News from Wilson’s Creek National Battlefield in Missouri:
What could have been a stand-off over the Civil War Museum at Wilson’s Creek National Battlefield has ended in a truce.
A plan by the National Parks Service to close the museum on Route Z and store its collection in an underground vault near Kansas City prompted protests by the Wilson’s Creek National Battlefield Foundation.
Conflict was averted late last week when the NPS regional director Ernie Quintano announced nothing will done until after the 150th anniversary of the Battle of Wilson’s Creek is commemorated in August.
The museum, purchased by the park service in 2005, will be emptied and converted to park staff use but the museum’s collection will stay at the battlefield — at least for now.
Foundation president Steve Ross said he was pleased with the outcome of the meeting, at least to a point….
For many years, any visit to Wilson’s Creek has included a stop at the Sweeny Museum. Last summer, I visited with my son in tow, and the stop became a highlight of an event filled day.
Tom Sweeney created the museum in the early 1990s, naming it after his ancestor General Thomas Sweeney who fought in the Mexican and Civil Wars. He collected artifacts of the war, with special focus on the Trans-Mississippi. The set is the largest single display of its kind related to that theater of the war.
The museum is, as the article says, part of the Wilson’s Creek National Battlefield, being purchased in 2005 with congressional funds – around $4.5 million at the time. The park service renamed the museum to simply “The Wilson’s Creek Civil War Museum” and made some small changes to the displays (improvements in my opinion).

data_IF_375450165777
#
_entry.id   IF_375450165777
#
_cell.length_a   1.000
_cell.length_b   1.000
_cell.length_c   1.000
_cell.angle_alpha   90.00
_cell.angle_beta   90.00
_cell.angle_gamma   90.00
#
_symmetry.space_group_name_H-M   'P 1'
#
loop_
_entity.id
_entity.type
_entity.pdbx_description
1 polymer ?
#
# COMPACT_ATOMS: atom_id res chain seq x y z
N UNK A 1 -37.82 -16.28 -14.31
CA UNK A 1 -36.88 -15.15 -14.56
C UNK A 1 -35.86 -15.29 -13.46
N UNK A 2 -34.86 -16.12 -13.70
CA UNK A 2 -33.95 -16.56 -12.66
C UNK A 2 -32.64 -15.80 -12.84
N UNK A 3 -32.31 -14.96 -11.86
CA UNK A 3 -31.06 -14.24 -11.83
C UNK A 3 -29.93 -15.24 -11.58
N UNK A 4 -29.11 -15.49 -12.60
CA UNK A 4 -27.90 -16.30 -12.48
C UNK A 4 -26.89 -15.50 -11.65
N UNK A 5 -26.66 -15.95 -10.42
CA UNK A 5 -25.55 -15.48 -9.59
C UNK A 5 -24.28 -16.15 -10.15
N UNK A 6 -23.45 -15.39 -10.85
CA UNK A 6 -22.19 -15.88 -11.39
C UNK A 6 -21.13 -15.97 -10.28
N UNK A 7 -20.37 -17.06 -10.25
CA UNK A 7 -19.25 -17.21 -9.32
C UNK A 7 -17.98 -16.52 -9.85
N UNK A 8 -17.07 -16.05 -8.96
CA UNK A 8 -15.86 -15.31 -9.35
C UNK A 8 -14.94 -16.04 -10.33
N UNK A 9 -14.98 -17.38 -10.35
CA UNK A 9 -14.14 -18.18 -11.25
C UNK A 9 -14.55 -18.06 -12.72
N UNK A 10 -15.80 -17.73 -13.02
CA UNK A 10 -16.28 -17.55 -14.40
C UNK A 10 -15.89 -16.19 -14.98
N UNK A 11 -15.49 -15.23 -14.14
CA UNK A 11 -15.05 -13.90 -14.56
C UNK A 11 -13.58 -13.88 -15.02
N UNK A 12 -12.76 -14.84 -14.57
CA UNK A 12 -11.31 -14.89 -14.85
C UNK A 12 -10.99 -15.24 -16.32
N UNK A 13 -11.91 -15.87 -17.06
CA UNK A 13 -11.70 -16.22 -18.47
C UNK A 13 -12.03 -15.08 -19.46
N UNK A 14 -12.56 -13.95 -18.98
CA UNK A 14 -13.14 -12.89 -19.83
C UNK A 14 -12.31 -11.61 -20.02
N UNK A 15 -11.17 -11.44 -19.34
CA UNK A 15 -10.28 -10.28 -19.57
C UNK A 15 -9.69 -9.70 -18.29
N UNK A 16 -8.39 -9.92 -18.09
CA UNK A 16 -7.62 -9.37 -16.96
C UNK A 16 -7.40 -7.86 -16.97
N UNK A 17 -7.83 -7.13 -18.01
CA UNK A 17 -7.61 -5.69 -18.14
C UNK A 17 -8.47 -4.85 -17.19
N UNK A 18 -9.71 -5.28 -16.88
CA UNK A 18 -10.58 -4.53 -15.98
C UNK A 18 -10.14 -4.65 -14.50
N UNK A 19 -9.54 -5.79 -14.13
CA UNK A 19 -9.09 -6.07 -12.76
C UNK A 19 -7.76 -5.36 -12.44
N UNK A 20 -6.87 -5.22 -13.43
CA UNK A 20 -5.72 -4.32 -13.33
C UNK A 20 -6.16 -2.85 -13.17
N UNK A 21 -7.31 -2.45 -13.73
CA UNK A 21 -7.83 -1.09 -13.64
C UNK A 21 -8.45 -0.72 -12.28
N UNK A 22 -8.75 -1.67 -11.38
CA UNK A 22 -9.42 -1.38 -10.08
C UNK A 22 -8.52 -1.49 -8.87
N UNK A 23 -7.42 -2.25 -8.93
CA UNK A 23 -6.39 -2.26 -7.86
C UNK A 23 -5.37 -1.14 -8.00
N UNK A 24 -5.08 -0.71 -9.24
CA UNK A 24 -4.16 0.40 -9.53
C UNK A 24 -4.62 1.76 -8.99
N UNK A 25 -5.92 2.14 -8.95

While I would agree that the building is not the best place to keep the collection at this point, I would rather see the collection remain on display. It is just too rich a resource to have locked away in a vault. The compromise – storing the artifacts at the battlefield and displaying a portion – still removes many interesting and important items from the average visitor. But, as the article points out at the end, funding is a problem.
On a positive note, nobody is suggesting a liquidation of the collection or disbursement of the artifacts to other venues. All options thus far presented, including the initial plan from the park service, keeps the museum collection intact.
Perhaps with the focus on Wilson’s Creek in this sesquicentennial year, other options will emerge. For those interested in further details or ways to get involved, I would recommend contacting the Wilson’s Creek National Battlefield Foundation.